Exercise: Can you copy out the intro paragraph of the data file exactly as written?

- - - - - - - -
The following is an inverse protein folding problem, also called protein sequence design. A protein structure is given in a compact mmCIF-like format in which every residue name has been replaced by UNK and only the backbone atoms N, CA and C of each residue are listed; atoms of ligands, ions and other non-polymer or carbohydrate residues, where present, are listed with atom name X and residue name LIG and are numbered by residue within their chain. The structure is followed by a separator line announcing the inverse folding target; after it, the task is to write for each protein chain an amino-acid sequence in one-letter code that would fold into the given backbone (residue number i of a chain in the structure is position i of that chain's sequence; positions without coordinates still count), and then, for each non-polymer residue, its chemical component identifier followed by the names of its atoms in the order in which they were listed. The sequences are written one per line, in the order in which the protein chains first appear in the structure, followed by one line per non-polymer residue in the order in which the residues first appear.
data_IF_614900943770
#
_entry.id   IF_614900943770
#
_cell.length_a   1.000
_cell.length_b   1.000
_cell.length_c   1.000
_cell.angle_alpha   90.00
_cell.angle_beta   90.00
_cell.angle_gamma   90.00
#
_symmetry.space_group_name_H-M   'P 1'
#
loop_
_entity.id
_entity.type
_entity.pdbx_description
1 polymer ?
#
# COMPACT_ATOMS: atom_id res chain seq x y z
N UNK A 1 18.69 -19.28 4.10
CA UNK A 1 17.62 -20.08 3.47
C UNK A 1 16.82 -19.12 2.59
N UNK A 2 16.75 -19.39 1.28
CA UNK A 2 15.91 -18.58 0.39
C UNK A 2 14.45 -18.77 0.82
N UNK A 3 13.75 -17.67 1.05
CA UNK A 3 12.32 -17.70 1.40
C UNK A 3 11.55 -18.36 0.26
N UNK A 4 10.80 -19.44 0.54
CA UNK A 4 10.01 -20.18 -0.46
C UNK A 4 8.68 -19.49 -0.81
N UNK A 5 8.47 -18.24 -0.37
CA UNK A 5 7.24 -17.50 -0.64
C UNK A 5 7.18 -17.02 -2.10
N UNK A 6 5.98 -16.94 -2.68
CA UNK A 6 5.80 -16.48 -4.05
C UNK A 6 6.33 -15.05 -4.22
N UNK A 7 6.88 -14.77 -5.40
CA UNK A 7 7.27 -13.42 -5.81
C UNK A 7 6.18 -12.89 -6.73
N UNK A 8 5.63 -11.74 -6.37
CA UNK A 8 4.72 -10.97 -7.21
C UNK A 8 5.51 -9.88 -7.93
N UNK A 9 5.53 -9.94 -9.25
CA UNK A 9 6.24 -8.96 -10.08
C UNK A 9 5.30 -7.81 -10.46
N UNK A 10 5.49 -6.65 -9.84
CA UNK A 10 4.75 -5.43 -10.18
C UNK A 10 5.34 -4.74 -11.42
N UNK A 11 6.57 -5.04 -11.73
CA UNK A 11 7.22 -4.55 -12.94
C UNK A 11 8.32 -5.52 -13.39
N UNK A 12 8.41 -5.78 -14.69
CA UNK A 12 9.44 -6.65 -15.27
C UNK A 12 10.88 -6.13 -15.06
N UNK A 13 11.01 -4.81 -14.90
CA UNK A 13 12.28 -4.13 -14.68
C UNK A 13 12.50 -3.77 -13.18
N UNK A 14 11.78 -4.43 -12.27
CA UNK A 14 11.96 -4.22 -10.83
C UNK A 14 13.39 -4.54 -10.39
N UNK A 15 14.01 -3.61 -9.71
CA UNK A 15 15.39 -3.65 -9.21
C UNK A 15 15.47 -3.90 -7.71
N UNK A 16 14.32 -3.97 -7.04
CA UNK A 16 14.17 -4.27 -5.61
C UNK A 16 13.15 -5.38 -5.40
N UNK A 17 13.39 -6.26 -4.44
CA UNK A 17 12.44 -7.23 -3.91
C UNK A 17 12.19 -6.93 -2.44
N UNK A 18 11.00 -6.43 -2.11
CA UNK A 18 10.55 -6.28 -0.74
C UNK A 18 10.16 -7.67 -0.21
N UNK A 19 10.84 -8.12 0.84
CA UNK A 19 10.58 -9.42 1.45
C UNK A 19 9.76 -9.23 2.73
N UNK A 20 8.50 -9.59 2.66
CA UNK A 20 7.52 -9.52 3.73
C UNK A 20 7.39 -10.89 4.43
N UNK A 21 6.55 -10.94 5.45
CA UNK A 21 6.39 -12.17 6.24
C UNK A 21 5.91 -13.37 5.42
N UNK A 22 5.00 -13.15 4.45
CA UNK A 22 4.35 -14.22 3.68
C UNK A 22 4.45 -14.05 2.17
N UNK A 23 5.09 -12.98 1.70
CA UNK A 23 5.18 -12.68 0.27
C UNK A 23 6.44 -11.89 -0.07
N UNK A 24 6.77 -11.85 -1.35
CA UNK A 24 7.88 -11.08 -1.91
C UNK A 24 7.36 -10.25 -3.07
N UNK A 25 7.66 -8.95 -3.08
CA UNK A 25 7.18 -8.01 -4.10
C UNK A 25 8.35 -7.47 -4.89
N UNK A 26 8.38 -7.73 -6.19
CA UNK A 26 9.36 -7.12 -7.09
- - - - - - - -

The following is an inverse protein folding problem, also called protein sequence design. A protein structure is given in a compact mmCIF-like format in which every residue name has been replaced by UNK and only the backbone atoms N, CA and C of each residue are listed; atoms of ligands, ions and other non-polymer or carbohydrate residues, where present, are listed with atom name X and residue name LIG and are numbered by residue within their chain. The structure is followed by a separator line announcing the inverse folding target; after it, the task is to write for each protein chain an amino-acid sequence in one-letter code that would fold into the given backbone (residue number i of a chain in the structure is position i of that chain's sequence; positions without coordinates still count), and then, for each non-polymer residue, its chemical component identifier followed by the names of its atoms in the order in which they were listed. The sequences are written one per line, in the order in which the protein chains first appear in the structure, followed by one line per non-polymer residue in the order in which the residues first appear.